With unemployment down and World War II just around the corner, CCC was on its last leg. Congress never actually abolished the CCC program; they just stop funding it. CCC officially went out of existence on June 30, 1942.

A partial summary of the work accomplished by the CCC between 1933 and 1942 includes: the erection of 3,470 fire towers, construction of 97,000 miles of fire roads, 4,235,000 man-days fighting fires, the planting of more than three billion trees, and the arresting of soil erosion on more than twenty million acres of land. During those eleven years, nearly 3 million men found employment in more than 2,650 camps.

While 137 camps are listed in Missouri, it should be noted that Pilot Grove is the only location listed in Cooper County. According to the CCC Legacy website ( a camp was established in Pilot Grove on October 17, 1939. (SCS-34, 3762). However, records indicate that a second CCC camp was established in Pilot Grove on June 30, 1941. (SCS-38, 1771)

Thanks to previous research done by Judy Shields, it appears the first camp was outgrown and a second camp was built either adjourning or close by the first one. When completed, the first camp was closed. When asked, Shields said she had been unable to identify any original buildings from the camp.

A bronze plaque has been provided by the Friends of Pilot Grove and was dedicated at Pilot Grove’s City Park by city officials in 2018.

HISTORICALLY YOURS, by Liz Davis  (Published Jan 31, 2018)


(1945) Missouri ratified the state's fourth and current constitution. (Courtesy of the Missouri Bicentennial Timeline)

“The first Missouri Constitution was written in only 38 days and was adopted July 19, 1820. Subsequent drafts were drawn up because of changes related to the state, such as population size and major events like the Civil War. The fourth Missouri Constitutional Convention took place in Jefferson City on September 21, 1943, and took just over a year before it was approved. Voters ratified the changes made to the Missouri Constitution on February 27, 1945.”

(1984) Missouri voters pass a one-tenth-of-one-percent sales tax to fund state parks and soil and water conservation efforts. (Courtesy of Missouri Bicentennial Timeline)

“Missouri had the second highest rate of erosion in the nation and a statewide park system in much need of repair at the time the state sales tax was passed. The tax portion for soil and water conservation measures assist agriculture landowners through voluntary programs developed by the Soil and Water Districts Commission. The other portion of the tax revenue provides most of the budget for operation and development of state parks. The tax has a sunset clause of 10 years, and has been renewed by more than two-thirds majority of Missouri voters since 1984.”


(1990) The first section of the 240-mile Katy Trail along the Missouri River opens at Rocheport for walking and bicycling by the public. (Courtesy of Missouri Bicentennial Timeline)

“The Katy Trail is the longest rail-to-trail in the US, running largely along the Missouri River for 240 miles. It was built on the former corridor for the Missouri-Kansas-Texas Railroad and was converted to a walking and bicycle gravel trail by the Missouri Department of Natural Resources with a large donation from Edward D “Ted” and Pat Jones, and supported by a Missouri trail advocacy group. The Katy Trail takes visitors on a journey along part of the trail explored by the Lewis and Clark’s expedition. There are more than two dozen trailheads and four fully-restored railroad depots along the trail, as well as the state’s oldest and beloved Burr Oak “Big Tree” at McBain in Boone County. The Burr Oak was a young tree when Lewis and Clark traveled by it. Construction of the Katy Trail began in 1987. The first section of trail at Rocheport was opened in 1990. The trail’s 25th anniversary was celebrated in 2015.“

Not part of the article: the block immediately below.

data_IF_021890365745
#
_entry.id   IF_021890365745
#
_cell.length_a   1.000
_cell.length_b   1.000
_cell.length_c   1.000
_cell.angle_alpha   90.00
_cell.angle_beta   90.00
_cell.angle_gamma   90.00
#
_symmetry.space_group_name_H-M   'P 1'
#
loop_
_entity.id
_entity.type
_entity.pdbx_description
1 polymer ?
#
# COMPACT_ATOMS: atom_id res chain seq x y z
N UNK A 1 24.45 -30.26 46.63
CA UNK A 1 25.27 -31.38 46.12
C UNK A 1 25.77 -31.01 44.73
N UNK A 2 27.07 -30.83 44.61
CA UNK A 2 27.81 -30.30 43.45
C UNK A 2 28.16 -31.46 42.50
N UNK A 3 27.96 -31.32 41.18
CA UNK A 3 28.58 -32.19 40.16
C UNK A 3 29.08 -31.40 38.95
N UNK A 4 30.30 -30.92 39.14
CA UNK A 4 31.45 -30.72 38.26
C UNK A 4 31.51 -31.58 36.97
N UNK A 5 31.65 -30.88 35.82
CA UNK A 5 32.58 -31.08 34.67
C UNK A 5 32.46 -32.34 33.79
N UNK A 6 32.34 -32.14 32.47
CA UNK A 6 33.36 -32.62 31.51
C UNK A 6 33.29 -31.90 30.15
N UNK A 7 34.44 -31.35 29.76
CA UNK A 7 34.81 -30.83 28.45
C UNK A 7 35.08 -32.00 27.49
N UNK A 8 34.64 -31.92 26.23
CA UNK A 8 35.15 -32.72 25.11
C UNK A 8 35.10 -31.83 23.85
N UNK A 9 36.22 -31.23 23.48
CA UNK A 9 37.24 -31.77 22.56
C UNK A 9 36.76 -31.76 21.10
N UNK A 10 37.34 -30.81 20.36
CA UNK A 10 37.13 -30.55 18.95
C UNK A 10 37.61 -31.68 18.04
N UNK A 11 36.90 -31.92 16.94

Katy Trail history began more than a hundred years ago during the golden age of railroads. In 1865 the Union Pacific Railroad built the Missouri-Kansas-Texas Railroad and established the network as the Southern Branch. The route was also commonly called the KMT, (Kansas, Missouri, Texas) and eventually the Katy.

The last KATY train to leave Boonville was in 1986. Through legislation, land grants, and donations, the first section of the Katy Trail opened near Rocheport in 1990. Since then, more sections have been added, extending the trail to its current 240 miles.  The trail winds through some of the most scenic areas of the state with the majority of the trail closely following the Missouri River.

Katy Trail is also part of the American Discovery Trail, and has been designated as a Millennium Legacy Trail, and was added to the Rails-to-Trails Conservancy Hall of Fame in 2008.

(1992) Missouri voters overwhelmingly approved terms limits for state legislators by amending the Missouri Constitution. (Courtesy of Missouri Bicentennial Timeline)

The Missouri State Legislative Term Limits, also known as Amendment 12, was on the November 1992 ballot. The law, approved by voters, caps service at eight years (two terms) in the Missouri House.

(1993) Missouri and Mississippi Rivers. (Courtesy of Missouri Bicentennial Timeline)

“The Great Flood of 1993 destroyed farmland, homes, and other properties through the Midwest with some towns never recovering. In 1992, the Midwest experienced an unusually wet Fall causing high soil moisture. To make matters worse, the area was hit by persistent storms, sometimes lasting four days at a time. Water began to fill the Mississippi and Missouri Rivers and their tributaries between May through September 1993, causing major flooding in Missouri, North Dakota, South Dakota, Nebraska, Kansas, Minnesota, Iowa, Wisconsin, and Illinois. The Great Flood resulted in over 50 deaths and billions of dollars of damage. Crest was 37.10 feet.”


(2019) Second worst flood of the Missouri River and the longest flooding event in Missouri River history. May 31, 2019, the Crest was 33.73 feet.